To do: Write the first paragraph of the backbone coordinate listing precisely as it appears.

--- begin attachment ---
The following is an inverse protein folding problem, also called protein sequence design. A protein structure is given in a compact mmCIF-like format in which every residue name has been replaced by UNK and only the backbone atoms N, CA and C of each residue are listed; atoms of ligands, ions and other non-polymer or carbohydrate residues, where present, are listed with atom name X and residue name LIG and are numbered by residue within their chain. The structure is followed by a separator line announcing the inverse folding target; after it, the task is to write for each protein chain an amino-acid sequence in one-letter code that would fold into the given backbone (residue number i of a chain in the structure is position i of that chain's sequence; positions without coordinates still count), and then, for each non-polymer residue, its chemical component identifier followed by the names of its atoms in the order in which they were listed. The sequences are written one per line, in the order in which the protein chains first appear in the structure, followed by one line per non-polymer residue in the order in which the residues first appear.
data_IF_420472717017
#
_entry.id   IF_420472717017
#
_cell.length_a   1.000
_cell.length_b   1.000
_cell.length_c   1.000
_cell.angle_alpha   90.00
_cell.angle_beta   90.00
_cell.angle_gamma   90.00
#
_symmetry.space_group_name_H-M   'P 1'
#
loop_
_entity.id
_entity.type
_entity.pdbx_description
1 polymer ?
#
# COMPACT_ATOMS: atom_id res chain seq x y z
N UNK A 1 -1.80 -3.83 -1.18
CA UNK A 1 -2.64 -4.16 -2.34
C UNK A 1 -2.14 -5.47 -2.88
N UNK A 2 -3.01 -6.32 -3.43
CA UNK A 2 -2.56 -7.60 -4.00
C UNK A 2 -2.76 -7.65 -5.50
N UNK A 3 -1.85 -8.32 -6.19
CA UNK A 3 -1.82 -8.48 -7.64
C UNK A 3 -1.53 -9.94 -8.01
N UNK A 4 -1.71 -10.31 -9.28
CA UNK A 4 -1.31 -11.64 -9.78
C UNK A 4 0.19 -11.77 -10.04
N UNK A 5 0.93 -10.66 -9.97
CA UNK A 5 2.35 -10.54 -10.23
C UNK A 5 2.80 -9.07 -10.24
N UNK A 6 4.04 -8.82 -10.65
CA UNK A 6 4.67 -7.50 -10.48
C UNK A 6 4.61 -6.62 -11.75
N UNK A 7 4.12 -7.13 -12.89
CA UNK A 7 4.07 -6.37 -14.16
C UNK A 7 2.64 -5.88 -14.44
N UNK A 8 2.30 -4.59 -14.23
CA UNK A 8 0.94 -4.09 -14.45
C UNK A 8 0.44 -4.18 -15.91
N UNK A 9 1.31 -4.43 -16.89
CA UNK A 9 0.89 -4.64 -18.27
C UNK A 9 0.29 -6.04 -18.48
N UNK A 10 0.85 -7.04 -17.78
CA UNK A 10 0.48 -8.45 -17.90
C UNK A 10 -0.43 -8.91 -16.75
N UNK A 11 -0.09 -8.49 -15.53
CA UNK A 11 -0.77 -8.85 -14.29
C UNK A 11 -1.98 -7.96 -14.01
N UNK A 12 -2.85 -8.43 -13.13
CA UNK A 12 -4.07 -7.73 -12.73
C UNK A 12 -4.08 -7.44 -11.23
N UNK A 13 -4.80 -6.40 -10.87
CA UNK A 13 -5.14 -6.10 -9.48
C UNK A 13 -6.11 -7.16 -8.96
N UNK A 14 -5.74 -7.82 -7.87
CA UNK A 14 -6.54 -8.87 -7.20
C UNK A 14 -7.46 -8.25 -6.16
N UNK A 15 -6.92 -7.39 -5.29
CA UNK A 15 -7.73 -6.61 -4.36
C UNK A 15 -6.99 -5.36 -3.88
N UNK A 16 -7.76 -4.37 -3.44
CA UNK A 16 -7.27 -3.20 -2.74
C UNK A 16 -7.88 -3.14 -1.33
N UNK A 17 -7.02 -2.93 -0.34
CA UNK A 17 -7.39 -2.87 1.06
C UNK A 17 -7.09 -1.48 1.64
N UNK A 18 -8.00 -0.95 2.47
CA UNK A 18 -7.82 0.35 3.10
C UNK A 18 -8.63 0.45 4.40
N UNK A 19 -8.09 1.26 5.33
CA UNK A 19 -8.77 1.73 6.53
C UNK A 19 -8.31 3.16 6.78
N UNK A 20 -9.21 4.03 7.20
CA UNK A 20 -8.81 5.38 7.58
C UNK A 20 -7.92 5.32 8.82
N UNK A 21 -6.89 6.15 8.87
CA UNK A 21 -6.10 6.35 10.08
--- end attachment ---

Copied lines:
The following is an inverse protein folding problem, also called protein sequence design. A protein structure is given in a compact mmCIF-like format in which every residue name has been replaced by UNK and only the backbone atoms N, CA and C of each residue are listed; atoms of ligands, ions and other non-polymer or carbohydrate residues, where present, are listed with atom name X and residue name LIG and are numbered by residue within their chain. The structure is followed by a separator line announcing the inverse folding target; after it, the task is to write for each protein chain an amino-acid sequence in one-letter code that would fold into the given backbone (residue number i of a chain in the structure is position i of that chain's sequence; positions without coordinates still count), and then, for each non-polymer residue, its chemical component identifier followed by the names of its atoms in the order in which they were listed. The sequences are written one per line, in the order in which the protein chains first appear in the structure, followed by one line per non-polymer residue in the order in which the residues first appear.